The Breath of Forgiveness – Quasimodogeneti – John 20:19-31

07. April 2013
John 20:19-31

Alleluia! Christ is risen! He is risen, indeed! Alleluia!

In the beginning God breathed. His ruach hovered over over the face of the deep. And then God said. Breathing and speaking. What hovered over the elements of Creation? God’s Spirit which is His breath speaking. Since God’s Spirit is truth, His speaking is truth. When He breathes, His Spirit is sent. When God speaks, truth is uttered. Therefore, when God said, “let there be,” there was and is. Without God’s Spirit speaking, nothing would be that is. Without His divine breath, all die.

Breathing is essential to life. Without breath, all creatures die. Plants must breathe in carbon dioxide or their life is strangled. Even fish inhale through gills, breathing oxygen from rich waters. If those waters become polluted or lack oxygen, the fish cannot breathe and die. No different for mankind. Without the breath of life, we are lifeless lumps of clay. Without breathing, we die and decay.

At the cross, the final words Jesus spoke were “It is finished!” And bowing His head, He gave up His spirit. For God, Word, Spirit, and life go together. When God speaks, there He breathes. Where God breathes, there is life. Thus, at the cross, the Word was silenced. The Spirit departed. And the breath of life ceased. This was shown by the earthquake, the darkness, and the lifeless corpse of the Son of God. The breath of God left the World.

This is why the disciples hid themselves on Easter evening behind locked doors. The Life had died and so their hope with Him. His exhale would no longer be heard. They feared their death at the hands of the Jews as their Lord and master was just crucified at their hands. The breath of life had departed. Without this voice, their hope for life was gone. The hope for humanity was dead. All creation was doomed to destruction.

We don’t always think about our condition this way. Violation God’s holy commands eternally separates us from God and His life-giving breath. Apart from the breath of God, His Spirit, His Word, we are dead in trespasses, condemned to become inanimate dust and food for worms. As we keep our sin to ourselves, refuse to acknowledge sin as wrong, or even downplay the seriousness of this corruption, we are doomed to death. As a matter of fact, we’re dead already. Anyone, innocent though he may seem, is dead to God in trespasses even though he may breathe now.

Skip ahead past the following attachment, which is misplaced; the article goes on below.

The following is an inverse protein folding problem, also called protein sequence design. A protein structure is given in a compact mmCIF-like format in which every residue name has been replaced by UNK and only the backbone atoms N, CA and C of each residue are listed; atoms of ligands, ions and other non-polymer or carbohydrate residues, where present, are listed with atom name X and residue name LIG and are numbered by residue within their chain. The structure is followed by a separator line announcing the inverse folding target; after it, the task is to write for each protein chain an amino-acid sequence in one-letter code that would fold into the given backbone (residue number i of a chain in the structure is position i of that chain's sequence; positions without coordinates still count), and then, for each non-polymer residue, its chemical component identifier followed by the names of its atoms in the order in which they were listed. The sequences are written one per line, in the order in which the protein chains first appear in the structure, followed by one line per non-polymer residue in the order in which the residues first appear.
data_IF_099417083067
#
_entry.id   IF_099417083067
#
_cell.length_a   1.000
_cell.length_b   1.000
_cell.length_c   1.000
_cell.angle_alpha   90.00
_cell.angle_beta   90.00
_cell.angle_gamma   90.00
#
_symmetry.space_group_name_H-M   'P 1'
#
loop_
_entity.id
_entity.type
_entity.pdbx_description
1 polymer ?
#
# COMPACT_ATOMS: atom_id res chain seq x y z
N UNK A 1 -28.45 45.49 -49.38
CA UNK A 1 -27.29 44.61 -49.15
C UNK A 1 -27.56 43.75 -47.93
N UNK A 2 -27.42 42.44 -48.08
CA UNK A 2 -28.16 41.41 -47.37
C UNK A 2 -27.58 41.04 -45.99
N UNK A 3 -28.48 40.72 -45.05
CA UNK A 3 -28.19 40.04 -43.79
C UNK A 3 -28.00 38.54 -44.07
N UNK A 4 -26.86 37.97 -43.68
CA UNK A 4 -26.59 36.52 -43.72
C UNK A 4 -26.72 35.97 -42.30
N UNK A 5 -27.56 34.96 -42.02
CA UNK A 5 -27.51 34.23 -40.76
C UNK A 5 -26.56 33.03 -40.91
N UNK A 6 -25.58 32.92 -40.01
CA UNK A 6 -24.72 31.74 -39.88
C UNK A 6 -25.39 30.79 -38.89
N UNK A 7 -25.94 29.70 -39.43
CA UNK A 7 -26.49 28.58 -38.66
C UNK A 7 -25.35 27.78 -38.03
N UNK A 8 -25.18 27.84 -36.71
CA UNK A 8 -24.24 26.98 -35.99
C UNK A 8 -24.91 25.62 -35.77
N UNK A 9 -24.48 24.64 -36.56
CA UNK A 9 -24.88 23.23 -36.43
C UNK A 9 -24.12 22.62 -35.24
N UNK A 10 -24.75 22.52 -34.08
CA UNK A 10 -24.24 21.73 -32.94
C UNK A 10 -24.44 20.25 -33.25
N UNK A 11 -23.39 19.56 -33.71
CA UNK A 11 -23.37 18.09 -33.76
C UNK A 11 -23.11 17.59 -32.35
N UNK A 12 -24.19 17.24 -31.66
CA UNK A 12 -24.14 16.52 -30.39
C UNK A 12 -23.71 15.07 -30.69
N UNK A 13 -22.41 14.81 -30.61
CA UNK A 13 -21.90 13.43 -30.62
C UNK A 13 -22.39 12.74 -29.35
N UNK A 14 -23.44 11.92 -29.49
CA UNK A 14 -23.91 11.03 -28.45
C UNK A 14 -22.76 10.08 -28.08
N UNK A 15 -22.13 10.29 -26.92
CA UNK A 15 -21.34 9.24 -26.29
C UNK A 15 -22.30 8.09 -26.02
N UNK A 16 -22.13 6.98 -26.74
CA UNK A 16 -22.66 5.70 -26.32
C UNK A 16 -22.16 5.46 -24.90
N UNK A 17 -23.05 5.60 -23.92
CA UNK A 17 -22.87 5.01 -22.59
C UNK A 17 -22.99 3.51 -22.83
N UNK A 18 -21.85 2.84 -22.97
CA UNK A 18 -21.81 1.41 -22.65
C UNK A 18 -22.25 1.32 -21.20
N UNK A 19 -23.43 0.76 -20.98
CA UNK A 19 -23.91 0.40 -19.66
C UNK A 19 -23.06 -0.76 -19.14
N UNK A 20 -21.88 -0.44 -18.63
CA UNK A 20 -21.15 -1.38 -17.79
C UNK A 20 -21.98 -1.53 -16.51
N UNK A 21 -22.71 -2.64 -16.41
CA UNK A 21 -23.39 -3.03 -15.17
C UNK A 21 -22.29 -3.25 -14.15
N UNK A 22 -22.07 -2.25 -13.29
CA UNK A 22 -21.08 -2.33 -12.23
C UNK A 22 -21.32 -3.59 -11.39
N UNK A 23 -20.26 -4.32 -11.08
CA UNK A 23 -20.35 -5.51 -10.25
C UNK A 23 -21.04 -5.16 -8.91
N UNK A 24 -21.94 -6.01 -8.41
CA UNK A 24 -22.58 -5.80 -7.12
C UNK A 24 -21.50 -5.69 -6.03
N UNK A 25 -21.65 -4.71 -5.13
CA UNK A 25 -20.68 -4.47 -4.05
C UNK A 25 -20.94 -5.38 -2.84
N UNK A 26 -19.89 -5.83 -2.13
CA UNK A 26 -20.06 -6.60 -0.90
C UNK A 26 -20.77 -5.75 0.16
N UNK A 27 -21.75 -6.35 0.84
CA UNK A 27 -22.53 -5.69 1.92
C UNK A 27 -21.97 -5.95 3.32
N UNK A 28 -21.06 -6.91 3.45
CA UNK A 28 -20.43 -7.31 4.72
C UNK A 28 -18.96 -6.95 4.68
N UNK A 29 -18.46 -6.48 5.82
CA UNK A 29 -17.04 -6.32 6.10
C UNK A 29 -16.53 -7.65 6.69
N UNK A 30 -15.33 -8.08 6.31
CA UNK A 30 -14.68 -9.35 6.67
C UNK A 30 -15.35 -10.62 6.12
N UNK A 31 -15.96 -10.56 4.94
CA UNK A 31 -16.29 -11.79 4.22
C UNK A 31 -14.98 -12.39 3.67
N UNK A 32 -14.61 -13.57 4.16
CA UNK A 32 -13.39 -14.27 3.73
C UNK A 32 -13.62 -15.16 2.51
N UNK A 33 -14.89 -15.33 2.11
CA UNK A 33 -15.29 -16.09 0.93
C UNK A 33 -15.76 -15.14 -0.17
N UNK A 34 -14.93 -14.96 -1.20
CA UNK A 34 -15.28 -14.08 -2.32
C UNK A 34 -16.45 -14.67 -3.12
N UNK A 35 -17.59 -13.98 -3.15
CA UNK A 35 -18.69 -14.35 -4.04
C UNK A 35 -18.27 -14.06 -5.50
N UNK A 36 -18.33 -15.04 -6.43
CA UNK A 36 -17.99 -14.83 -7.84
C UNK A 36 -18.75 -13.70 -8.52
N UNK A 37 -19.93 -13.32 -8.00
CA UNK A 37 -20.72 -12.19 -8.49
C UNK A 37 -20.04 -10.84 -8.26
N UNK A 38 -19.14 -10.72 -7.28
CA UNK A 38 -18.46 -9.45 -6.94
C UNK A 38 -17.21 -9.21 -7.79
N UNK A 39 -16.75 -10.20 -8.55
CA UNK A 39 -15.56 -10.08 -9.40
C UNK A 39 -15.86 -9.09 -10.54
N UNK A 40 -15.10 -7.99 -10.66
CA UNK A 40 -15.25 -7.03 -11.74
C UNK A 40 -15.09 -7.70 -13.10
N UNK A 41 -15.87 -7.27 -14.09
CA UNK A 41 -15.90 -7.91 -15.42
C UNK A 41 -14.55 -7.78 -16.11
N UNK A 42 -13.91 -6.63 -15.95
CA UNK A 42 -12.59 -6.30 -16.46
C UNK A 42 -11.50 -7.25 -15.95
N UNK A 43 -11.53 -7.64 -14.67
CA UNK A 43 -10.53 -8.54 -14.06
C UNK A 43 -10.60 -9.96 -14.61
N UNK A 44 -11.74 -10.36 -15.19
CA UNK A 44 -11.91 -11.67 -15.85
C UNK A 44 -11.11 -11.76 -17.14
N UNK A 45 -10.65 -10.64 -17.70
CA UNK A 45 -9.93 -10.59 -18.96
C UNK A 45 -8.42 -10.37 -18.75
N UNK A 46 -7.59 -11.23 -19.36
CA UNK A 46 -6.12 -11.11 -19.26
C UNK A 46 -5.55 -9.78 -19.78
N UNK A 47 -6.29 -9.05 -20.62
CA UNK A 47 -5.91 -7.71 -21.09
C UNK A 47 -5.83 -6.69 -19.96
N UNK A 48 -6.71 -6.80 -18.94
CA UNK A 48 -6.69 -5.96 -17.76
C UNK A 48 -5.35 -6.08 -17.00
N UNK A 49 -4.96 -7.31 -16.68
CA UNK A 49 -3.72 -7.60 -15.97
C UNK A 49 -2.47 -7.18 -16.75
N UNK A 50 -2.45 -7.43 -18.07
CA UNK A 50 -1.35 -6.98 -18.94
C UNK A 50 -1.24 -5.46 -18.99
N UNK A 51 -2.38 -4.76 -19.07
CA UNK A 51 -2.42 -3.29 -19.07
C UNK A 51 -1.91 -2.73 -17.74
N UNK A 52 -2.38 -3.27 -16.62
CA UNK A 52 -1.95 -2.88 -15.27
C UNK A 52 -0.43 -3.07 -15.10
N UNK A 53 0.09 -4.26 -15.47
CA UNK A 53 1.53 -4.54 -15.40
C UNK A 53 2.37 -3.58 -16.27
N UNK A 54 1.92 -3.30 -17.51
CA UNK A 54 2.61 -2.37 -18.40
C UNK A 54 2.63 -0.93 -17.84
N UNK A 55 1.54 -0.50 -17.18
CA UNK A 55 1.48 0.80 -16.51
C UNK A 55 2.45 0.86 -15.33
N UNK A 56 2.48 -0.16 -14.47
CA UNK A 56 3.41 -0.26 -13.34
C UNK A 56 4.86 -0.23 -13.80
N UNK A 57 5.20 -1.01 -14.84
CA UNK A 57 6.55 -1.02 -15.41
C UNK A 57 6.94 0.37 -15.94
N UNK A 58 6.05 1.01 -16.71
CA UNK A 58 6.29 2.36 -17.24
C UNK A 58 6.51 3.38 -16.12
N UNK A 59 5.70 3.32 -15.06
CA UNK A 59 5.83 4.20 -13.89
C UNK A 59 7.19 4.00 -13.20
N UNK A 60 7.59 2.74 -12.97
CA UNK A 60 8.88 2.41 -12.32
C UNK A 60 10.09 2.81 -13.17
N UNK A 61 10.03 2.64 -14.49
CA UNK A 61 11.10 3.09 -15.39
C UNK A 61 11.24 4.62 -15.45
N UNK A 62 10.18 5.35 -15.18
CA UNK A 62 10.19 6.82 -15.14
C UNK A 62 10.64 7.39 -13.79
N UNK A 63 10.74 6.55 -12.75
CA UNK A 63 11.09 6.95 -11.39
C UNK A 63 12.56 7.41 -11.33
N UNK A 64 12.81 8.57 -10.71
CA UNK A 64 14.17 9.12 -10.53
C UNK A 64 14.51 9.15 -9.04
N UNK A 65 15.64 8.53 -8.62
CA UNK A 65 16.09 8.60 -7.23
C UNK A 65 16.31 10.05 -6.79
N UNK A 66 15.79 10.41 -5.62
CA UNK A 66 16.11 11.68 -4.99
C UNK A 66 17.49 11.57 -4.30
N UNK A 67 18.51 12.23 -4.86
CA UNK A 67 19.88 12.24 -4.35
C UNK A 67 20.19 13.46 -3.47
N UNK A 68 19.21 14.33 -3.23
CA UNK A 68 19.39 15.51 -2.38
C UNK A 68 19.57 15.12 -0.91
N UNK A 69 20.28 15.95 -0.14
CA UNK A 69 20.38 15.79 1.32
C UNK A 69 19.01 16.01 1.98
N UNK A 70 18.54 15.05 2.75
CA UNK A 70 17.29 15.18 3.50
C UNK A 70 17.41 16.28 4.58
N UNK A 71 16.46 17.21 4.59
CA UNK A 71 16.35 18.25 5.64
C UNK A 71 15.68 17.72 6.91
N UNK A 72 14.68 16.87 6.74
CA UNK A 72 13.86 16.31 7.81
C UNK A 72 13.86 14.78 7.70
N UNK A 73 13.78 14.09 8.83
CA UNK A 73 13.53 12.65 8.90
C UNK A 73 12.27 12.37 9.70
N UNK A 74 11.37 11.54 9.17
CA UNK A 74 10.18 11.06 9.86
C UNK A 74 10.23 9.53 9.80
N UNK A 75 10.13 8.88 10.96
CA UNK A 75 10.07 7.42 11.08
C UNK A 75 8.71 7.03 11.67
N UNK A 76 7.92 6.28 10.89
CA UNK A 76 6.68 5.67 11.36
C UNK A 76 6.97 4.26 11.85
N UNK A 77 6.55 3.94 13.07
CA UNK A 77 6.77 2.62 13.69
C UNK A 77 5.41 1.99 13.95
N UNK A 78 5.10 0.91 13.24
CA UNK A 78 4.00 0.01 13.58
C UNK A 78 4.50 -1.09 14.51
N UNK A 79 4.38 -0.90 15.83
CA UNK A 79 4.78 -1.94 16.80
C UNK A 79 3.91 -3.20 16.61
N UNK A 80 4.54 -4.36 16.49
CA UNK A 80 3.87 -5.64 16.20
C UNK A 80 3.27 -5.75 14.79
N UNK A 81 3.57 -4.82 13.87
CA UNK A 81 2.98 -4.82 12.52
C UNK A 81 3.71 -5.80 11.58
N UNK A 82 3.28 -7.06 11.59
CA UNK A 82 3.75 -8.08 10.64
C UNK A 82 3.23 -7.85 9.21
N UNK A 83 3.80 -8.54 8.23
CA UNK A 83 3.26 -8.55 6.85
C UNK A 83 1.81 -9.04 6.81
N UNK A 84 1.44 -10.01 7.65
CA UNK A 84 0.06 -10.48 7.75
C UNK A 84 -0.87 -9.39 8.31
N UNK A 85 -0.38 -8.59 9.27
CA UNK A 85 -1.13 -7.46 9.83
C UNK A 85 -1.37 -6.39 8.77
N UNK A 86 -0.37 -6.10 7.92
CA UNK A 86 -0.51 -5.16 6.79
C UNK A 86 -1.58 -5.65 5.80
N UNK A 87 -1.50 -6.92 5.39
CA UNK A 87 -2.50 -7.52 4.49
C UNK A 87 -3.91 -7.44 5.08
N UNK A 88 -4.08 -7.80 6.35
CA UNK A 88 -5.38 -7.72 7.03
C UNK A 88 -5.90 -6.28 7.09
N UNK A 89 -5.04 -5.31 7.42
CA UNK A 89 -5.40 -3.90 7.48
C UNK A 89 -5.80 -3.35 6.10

What can dead people do about their condition? Nothing. They are like the bones Ezekiel saw. Dry, dead bones. There is no hope, no future, and no possibility of self improvement. We might as well bury ourselves like the disciples in the tomb with locked doors—scared of our enemies—terrified of our sin—fearful of death—mortified by God’s Holy Law. God doesn’t soft pedal our condition. We are Lazarus buried and rotting.

But Good Friday could not remain but continued in the a breathless sleep of Holy Saturday. Then the Holy Week of death ceased. The old passed away and the new has come. After Jesus rested from His Holy Week labors, he breathed in again and rose. And with His breathing in also came His breathing out. He breathed out upon Mary Magdalene, comforting her with her own name. He breathed out the Scriptures, opening them to the two disciples on the way to Emmaeus. He breathed, He revealed Himself in the breaking of the bread, and they believed.

The Psalmist said: “When you hide your face, [all creatures] are dismayed; when you take away their breath, they die and return to their dust. When you send forth your Spirit, they are created, and you renew the face of the ground” (Psalm 104:29-30).

There is nothing more terrifying than to think that God has stopped speaking. Without His breath, we die and return to dust. But with the Spirit of God, we are recreated and renewed. This is why the first thing Jesus did when appearing to His disciples is speak to them. But He did not speak any Word but the particular: “Peace be with you.” God breathes upon you the same peace by saying “your sins are forgiven.”

How does life and hope come from such simple words: “you are forgiven”? Christ took all your sin into Himself at the cross. He buried it forever in the new tomb of the garden. But because Christ is risen, death is defeated. Therefore you who are in Christ will not die. Your sins are removed and sin’s wage is removed forever. This Word takes away your sin which is the cause of death. Where this forgiveness is proclaimed, there is the Holy Spirit breathing life into dead things.This Word is His breath and therefore gives life. Where there is forgiveness there is peace in the promise of life everlasting.

It is the Spirit who gives life; the flesh is no help at all. The words that I have spoken to you are spirit and life” (John 6:63-64). Therefore, Jesus breathed on His disciples—His pastors—His church and said, “Receive the Holy Spirit. If you forgive the sins of anyone, they are forgiven; if you withhold forgiveness from anyone, it is withheld.” God wants you to hear the preaching of His Word, thereby also receiving His Holy Spirit and the breath of life in the forgiveness of sins. The call to repentance and the proclamation of forgiveness of sins are the means that the Holy Spirit, through the Word, uses to bring people from death to life. God wants you to know your condition not for to despair but to receive His salvation.

This breathy Word is not merely a generic announcement of forgiveness. It does what it says. When you hear those words, “I forgive your sins” they actually deliver Christ’s forgiveness to you. And where there is forgiveness of sin, there is life and salvation. Where the forgiveness is spoken, the Holy Spirit is given. The Holy Spirit is breathed out upon you when your pastor says, “I forgive you all your sins in the name of the Father and of the + Son and of the Holy Spirit.”